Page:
[plt-scheme] Log "every change in" Definitions and Interactions...

From: Shriram Krishnamurthi (sk at cs.brown.edu)
Date: Mon Jan 26 08:11:40 EST 2009

Let's not be so negative.  Fatih may not be able to "prove" anything,
but he may be able to demonstrate interesting correlations.  For
instance, what if people who wrote tests after the program
consistently got lower grades, and people who wrote tests before got
higher grades, even though the resulting handins were "similar" in
terms of numbers of tests?  It doesn't *prove* that writing tests
first is good, but it does tell students, "You'd be foolish to ignore
this correlation...so we suggest writing tests first".

I do agree with the specific points raised here, which is that it
would help to scope the hypotheses carefully before going off to
compute data, but I also think some data gathering of this form could
be useful and some hypotheses can be usefully falsified.


On Mon, Jan 26, 2009 at 7:20 AM, Matthias Felleisen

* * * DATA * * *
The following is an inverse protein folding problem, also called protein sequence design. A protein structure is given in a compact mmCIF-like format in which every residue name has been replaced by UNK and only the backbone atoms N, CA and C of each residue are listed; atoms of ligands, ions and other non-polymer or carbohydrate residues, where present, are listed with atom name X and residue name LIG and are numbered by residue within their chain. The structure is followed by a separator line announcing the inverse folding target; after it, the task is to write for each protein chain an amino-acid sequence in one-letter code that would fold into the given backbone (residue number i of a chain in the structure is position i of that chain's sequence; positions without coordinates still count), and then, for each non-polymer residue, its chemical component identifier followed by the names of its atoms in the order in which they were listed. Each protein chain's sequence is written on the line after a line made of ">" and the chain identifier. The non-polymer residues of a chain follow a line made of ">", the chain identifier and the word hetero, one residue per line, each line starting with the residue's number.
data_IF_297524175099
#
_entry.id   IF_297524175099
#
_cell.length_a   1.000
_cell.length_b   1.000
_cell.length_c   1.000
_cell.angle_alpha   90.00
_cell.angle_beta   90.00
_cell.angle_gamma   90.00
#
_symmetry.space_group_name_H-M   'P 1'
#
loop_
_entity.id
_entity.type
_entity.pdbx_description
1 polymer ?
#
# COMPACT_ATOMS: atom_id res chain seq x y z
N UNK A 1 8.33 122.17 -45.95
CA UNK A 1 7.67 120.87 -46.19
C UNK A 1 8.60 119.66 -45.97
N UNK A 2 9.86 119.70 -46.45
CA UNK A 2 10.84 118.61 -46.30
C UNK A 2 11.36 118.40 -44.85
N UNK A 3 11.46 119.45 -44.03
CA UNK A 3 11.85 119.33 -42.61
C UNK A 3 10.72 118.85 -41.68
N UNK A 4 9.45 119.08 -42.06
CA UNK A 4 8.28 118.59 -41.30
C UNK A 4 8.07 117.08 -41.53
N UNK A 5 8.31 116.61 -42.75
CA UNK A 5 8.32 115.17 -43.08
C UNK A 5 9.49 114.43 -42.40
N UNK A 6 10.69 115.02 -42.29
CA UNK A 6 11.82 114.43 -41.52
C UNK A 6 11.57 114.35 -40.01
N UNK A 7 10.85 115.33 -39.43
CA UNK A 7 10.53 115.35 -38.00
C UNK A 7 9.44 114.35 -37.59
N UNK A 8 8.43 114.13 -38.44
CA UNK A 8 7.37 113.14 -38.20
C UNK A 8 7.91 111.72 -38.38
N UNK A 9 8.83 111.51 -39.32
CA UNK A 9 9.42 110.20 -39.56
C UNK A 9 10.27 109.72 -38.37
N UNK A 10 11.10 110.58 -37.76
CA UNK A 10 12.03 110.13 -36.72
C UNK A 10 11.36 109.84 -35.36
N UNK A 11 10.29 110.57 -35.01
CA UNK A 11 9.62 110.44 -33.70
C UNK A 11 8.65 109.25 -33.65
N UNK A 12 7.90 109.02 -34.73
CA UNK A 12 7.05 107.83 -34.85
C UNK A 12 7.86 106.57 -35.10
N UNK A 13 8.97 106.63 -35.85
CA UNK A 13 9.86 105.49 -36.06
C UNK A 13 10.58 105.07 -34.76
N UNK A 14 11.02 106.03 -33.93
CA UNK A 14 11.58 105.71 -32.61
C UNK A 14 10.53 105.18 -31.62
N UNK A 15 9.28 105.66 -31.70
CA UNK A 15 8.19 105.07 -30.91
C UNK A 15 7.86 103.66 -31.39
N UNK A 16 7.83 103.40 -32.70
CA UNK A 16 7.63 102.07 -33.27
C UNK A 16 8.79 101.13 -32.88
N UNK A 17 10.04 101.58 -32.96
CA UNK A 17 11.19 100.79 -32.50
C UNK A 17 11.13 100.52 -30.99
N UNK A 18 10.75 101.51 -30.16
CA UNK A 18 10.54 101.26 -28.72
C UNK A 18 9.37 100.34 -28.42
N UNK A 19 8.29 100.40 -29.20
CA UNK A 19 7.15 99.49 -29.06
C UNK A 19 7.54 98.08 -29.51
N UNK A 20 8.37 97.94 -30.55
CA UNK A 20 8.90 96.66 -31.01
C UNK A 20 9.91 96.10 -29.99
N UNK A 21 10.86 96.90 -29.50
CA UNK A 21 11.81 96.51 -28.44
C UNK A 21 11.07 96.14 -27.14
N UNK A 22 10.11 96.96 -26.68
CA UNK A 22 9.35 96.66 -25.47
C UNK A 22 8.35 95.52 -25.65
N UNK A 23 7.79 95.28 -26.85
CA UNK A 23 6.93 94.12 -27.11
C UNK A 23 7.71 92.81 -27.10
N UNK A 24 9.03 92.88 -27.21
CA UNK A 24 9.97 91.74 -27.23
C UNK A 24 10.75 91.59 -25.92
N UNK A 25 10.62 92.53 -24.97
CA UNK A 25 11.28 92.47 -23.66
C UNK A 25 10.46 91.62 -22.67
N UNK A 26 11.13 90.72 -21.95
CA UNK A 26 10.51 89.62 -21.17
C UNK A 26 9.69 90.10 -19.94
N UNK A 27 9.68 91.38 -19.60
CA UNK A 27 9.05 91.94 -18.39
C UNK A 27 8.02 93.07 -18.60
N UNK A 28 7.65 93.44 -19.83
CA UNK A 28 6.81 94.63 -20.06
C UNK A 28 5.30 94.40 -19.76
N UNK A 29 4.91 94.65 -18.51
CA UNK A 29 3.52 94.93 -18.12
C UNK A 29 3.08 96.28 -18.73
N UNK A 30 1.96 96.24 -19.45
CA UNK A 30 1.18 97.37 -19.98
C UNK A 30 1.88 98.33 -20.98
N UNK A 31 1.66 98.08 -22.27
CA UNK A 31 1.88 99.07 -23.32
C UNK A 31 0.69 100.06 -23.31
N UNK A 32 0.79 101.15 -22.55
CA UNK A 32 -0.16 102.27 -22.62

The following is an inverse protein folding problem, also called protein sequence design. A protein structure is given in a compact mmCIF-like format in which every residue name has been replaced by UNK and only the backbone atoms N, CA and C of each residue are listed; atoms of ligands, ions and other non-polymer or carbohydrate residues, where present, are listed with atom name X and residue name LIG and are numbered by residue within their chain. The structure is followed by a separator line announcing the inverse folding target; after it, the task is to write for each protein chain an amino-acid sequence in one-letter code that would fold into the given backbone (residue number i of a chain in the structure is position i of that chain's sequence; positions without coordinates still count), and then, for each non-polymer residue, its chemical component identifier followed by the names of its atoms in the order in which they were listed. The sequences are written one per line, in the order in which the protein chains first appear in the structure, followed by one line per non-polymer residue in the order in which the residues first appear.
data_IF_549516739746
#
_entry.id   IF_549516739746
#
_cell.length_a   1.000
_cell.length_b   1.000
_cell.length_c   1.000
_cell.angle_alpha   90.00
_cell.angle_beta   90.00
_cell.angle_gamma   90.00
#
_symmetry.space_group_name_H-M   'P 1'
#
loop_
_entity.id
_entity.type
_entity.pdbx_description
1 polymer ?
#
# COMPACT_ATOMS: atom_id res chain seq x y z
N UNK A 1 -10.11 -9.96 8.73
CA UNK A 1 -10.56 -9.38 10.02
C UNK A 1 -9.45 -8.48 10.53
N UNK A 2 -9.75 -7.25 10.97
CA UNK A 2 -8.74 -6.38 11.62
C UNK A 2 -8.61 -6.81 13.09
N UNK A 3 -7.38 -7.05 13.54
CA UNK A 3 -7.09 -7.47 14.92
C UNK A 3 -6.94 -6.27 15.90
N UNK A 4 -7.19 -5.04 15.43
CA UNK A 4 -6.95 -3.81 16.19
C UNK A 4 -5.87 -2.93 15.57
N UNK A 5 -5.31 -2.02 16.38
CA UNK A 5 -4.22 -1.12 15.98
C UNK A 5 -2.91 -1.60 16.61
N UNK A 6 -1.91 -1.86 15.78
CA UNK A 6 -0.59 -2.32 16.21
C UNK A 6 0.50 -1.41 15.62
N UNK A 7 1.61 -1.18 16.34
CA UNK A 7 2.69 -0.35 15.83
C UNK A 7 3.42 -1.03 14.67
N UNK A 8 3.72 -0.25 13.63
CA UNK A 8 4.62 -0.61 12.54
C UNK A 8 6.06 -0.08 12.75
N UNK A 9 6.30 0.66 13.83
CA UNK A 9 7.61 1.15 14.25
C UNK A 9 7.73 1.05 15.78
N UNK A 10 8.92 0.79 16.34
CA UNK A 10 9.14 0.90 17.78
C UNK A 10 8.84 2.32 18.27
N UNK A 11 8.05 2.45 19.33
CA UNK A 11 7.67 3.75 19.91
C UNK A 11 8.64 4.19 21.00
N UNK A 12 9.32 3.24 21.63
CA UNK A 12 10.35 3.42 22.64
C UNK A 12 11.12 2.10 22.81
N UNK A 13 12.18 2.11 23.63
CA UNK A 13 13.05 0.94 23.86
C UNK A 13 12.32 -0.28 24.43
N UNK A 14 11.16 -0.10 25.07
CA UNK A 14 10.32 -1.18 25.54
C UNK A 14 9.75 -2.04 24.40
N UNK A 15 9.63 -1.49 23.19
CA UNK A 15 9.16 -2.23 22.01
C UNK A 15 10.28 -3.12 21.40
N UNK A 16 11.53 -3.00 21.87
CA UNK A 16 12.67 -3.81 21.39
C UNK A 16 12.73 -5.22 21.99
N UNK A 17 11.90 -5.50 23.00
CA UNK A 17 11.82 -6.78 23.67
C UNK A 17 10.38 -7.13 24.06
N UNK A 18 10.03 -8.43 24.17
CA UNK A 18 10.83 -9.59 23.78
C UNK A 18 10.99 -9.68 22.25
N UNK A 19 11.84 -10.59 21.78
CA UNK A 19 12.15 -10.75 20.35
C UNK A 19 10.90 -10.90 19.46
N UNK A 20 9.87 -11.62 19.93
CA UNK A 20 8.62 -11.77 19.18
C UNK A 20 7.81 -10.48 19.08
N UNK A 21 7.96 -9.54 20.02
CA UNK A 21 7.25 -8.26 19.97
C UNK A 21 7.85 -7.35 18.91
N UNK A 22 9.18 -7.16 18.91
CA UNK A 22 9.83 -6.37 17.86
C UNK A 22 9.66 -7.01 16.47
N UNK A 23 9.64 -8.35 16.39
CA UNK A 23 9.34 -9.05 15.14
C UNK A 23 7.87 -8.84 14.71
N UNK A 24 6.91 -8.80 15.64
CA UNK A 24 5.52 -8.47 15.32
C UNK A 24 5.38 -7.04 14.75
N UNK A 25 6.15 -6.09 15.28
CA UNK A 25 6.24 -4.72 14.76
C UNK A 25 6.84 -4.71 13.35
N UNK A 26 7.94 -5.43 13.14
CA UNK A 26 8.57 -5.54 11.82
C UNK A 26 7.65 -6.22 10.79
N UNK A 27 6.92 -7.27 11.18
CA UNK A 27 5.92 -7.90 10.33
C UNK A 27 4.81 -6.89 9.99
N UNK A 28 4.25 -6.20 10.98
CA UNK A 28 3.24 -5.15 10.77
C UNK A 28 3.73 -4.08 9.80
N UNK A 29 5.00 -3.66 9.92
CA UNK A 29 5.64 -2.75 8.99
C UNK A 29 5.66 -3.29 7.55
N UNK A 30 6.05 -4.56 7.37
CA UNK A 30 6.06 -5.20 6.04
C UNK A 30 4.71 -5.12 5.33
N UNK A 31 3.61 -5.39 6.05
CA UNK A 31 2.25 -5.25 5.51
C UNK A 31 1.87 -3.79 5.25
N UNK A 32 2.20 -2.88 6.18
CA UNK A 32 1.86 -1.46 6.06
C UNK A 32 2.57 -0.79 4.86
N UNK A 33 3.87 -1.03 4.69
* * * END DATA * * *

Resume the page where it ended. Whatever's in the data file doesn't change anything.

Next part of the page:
<matthias at ccs.neu.edu> wrote:
> On Jan 26, 2009, at 6:58 AM, M. Fatih Köksal wrote:
>> Shriram Krishnamurthi wrote:
>>> I am going to hazard a guess that Fatih meant was actually the former:
>>> for instance, check whether people are typing the recipe steps first
>>> and working methodically, or only entering it at the last minute
>>> before turning in the solution.  (It would be interesting to hear
>>> whether those who do the former do in fact do better than those who do
>>> the latter!)
>> Exactly...
>> We evaluated the final exams, where the students are assigned two
>> questions, and we graded every step of Design Recipe. Using "R", we
>> conducted a linear model analysis. R says, template and tests are most
>> significant, meaning that students who did the template and the tests
>> properly, also wrote fully functional code.
> This is no surprise. I'd go even further and say
>  template >> tests > rest
> as soon as you hit non-trivial data defs.
>> Or, vice versa :) Since we don't know whether they did the code first
>> and then the template, test, etc. we want to record every change and
>> replay the session of the student. This will strengthen our case. Using
>> this technique I can tag the students submissions according to the
>> order of the application of design steps, then use this extra
>> information for the analysis.
> And logging won't necessarily prove it. Everyone who has absorbed
> the DR writes the template in his head and often, though not always
> writes the tests after the fact.
> -- Matthias

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